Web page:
The Connecticut State Library (CSL) is working with non-profit cooperative Library Connection and the Ferguson Library in Stamford, CT on the first phase of a new ebook service that will ultimately be available to all public libraries in the state.
At the request of Sno-Isle Libraries, WA, OverDrive has developed a demand-driven acquisition (DDA) model for popular ebooks, enabling patrons to discover thousands of titles for which the library has not yet purchased a license. When a user checks out one of these titles, Sno-Isle is invoiced, and the ebook is added to the library’s collection in a transaction that appears seamless to the patron.
In Library: An Unquiet History, historian and curatorial fellow for Harvard’s metaLAB Matthew Battles describes Melvil Dewey’s impatience with inefficiency in library work in the 1870s. “To Dewey, local interests and special needs were less important than the efficient movement of books into the hands of readers,” he writes. That crisp statement of purpose should be an inspiration to the current discussions around making library collections and programs visible and available on the web.
Developed by the University of Oklahoma Libraries’ Innovation @ the Edge staff and launched early this year, the new Oklahoma Virtual Academic Laboratory (OVAL) is already hosting interactive coursework for students enrolled in architecture, interior design, chemistry and biochemistry, art history, English, journalism, and library and information science classes.
Library holdings are only useful if they’re findable. For print collections at least, even recommending the most relevant titles ultimately falls short if they’re not on the right shelf. However, the process of finding out if things have been properly shelved is time-consuming and never ending, as materials are continuously moved even if they don’t circulate outside the building. The task is often handled by support staff, interns, or volunteers, but Singapore’s National Library Board has a new alternative: a library robot, developed by researchers at the infocomm research branch of Singapore’s Agency for Science, Technology and Research.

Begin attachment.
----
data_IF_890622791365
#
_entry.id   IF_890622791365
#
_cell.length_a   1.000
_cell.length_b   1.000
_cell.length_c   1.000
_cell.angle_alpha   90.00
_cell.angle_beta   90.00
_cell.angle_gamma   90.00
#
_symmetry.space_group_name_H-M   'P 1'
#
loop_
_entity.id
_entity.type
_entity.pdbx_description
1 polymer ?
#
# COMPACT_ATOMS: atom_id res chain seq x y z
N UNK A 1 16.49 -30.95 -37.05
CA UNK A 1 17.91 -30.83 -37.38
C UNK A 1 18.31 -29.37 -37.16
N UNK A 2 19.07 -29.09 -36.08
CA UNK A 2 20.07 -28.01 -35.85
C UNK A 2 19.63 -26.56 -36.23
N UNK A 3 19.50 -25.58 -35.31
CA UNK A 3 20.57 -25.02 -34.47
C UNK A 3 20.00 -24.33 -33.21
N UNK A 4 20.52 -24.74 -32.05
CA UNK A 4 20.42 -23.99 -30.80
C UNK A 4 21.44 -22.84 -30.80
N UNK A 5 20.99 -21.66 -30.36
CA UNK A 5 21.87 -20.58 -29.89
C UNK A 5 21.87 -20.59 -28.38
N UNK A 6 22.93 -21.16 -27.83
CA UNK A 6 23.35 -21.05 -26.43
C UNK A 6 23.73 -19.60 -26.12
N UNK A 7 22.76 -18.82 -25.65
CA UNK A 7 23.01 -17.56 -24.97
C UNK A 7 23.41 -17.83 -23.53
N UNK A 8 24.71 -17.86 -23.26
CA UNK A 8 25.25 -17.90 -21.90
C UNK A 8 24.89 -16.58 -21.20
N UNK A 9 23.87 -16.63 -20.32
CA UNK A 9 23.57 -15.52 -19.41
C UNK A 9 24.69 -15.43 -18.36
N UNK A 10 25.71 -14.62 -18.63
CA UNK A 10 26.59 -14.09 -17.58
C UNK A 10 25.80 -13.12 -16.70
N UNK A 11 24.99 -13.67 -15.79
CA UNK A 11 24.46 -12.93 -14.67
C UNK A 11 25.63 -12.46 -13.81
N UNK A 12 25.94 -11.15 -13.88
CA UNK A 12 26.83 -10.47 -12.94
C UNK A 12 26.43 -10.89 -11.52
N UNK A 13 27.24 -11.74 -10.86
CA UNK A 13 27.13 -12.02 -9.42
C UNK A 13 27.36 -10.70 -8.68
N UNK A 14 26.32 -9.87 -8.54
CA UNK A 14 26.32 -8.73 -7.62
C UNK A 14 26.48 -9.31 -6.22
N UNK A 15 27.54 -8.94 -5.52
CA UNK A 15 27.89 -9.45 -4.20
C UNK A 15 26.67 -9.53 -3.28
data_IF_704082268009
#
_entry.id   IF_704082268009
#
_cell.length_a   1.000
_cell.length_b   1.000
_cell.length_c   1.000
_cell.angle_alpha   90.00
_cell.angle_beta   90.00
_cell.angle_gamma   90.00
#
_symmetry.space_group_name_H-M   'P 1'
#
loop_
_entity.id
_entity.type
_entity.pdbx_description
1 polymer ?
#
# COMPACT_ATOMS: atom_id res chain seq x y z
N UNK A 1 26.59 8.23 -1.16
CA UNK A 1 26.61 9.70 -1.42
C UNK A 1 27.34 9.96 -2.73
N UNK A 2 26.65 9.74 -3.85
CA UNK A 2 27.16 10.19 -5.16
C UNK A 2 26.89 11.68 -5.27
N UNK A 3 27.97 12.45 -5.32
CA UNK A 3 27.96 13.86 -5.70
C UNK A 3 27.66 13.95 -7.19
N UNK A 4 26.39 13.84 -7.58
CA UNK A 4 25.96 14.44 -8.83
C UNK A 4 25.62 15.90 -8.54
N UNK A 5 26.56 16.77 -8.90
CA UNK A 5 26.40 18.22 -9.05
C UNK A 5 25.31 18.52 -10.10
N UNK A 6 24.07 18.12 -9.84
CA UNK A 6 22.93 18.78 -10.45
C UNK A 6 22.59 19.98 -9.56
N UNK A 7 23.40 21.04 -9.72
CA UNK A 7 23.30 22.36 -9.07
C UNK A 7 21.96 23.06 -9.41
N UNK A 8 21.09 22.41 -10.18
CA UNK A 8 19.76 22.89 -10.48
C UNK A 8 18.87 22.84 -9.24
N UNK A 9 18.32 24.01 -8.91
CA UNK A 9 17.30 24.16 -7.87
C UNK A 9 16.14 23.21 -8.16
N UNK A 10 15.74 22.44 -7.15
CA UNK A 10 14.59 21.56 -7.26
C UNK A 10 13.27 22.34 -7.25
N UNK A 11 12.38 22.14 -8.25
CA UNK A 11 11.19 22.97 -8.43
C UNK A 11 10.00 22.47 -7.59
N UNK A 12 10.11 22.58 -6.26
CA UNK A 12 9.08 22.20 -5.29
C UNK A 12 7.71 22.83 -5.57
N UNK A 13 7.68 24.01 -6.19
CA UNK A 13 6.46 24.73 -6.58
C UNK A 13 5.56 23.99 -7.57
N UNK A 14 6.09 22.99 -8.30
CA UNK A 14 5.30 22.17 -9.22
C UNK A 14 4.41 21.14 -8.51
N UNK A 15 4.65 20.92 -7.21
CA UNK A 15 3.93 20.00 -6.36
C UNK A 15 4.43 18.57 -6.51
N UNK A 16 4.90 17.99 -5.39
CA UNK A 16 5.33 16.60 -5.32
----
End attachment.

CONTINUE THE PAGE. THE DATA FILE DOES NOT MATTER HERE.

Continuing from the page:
The New York Public Library (NYPL) on July 12 announced the launch of SimplyE, a new app for tablets and smartphones that employs a single interface for browsing, borrowing, and reading ebooks from multiple different vendors, as well as public domain ebooks. Enabling patrons to discover and start reading library ebooks with as few as three clicks, this initial version of the app is the fulfillment of a goal set two and a half years ago by the NYPL-led Library Simplified project.
Recently, I was teaching a privacy class for librarians, and the topic turned to the privacy versus convenience trade-off—the occasional annoyances of using privacy-enhancing technologies online. An audience member laid out what she felt I was asking of the group. “You’re telling us to start selling granola when everyone else is running a candy store.”
The discussion at this year’s Library Information Technology Association’s (LITA) Top Technology Trends panel at the American Library Association’s (ALA) annual conference in Orlando, FL spanned topics ranging from online privacy to “superfast application development” on the near horizon. LITA revamped the session format this year to be more interactive: rather than offering individual trend presentations each panelist quickly summarized one trend they’ve been following, and then participated in discussions sparked by questions from moderator Maurice Coleman, technical trainer, Harford County Public Library, MD, and host of the long-running “T is for Training” podcast, with debates emerging on how long libraries should support old devices, and which tech trends may be overhyped within the library field.